However, China is also using its financial muscle to buy political influence. The Czech president, Milos Zeman, wants his country to be China’s “unsinkable aircraft carrier” in Europe. Last year Greece stopped the European Union from criticizing China’s human rights record at a UN forum. Hungary and Greece prevented the EU from backing a court ruling against China’s expansive territorial claims in the South China Sea. Faced with such behavior, it is only prudent for Europeans to be nervous.
What does China want, ultimately? It would be a mistake to attribute too much grand strategy to its actions
What does China want, ultimately? It would be a mistake to attribute too much grand strategy to its actions. It is not, like Russia, interested in precipitating the collapse of the EU. Quite the opposite: it sees in Europe’s openness and wealth advantages for itself.
China, it is true, used to wonder whether Europe might become a partner in a multi-polar world. It watched with glee as Franco-German resistance to the American-led invasion of Iraq in 2003 splintered Western unity. It sought to learn from European capitalism, especially the Nordics’ social-market model. But the enthusiasm for Europe as an equal did not last. Today Chinese leaders enjoy lecturing ambassadors and visiting European leaders about the West’s failures.
The supreme goal, of which its leadership never loses sight, is for China to become an advanced, modern superpower that others dare not gainsay. Its idea of Europe is as a wealthy, innovative region that could help it reach that goal. In contrast, it is obsessed with America, seeing an aging, vengeful hegemon that could stop it from achieving its aims. So where China once considered the EU a prospective partner and even a model in some areas, now it approaches Europe with less respect – as a sort of supermarket of opportunities to extract benefits that can help it rise, neutralize opposition to its foreign policy and keep the West from acting as one against it.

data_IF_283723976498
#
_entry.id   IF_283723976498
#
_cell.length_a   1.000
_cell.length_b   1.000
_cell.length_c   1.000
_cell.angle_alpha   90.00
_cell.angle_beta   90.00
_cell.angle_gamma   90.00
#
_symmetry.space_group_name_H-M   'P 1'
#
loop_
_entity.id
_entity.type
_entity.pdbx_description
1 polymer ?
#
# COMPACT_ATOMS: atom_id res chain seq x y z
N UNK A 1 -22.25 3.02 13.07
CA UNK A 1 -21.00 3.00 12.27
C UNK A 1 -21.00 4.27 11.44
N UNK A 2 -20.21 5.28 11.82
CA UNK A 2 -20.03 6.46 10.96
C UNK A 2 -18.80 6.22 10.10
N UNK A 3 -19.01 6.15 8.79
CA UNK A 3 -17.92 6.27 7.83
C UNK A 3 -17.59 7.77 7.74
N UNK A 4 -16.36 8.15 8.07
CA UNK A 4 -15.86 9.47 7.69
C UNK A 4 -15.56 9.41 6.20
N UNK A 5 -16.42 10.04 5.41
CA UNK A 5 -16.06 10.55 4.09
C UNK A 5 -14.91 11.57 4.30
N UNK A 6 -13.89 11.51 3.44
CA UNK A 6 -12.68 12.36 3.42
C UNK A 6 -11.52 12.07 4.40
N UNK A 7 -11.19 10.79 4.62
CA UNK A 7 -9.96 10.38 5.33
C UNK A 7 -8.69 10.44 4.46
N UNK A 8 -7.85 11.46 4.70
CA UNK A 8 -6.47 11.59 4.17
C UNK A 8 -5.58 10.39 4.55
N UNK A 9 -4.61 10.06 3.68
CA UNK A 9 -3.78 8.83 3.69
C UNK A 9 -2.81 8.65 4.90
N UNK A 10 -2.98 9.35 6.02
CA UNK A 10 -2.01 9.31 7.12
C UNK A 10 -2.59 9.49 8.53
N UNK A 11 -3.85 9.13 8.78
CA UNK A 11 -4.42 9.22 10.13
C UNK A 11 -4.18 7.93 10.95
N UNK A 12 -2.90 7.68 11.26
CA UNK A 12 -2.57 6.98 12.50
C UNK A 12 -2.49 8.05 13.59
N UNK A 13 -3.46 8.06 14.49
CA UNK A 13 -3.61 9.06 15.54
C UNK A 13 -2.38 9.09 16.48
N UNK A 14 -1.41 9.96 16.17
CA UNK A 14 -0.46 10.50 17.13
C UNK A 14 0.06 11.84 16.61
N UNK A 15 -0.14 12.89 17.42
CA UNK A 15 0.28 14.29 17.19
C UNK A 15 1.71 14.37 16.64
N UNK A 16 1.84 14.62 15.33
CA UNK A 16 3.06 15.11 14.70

As China becomes a global actor with ambitions beyond the geoeconomic sphere, the rest of the world – including Europe and possibly the United States – needs to assess this new situation. China perceives its relationship with the US as a competitive one, even though the ongoing US-China trade war under the Trump administration may ultimately lead to a Sino-European rapprochement.
This is Europe’s challenge. Its countries and institutions are among the most open in the world. Prague, with its history of standing up to Soviet oppression, is a symbol of that openness, but the city is increasingly also an example of how China is taking advantage of it to pursue its national interest. In this special year, Europe would be foolish not to heed the Chinese president’s wise words, and grab “the opportunity to gain wisdom and the power to march forward.”
However, despite a growing internal debate about the country’s international positioning in the context of taking a confrontational tone with the United States, Xi believes he has the power to realize these ambitions. Recently he chaired the 40th anniversary of reform and opening up at the Great Hall of the People in Beijing on December 17, which reaffirmed the notions of nation’s strength: “No one is in a position to dictate to the Chinese people what should or should not be done.”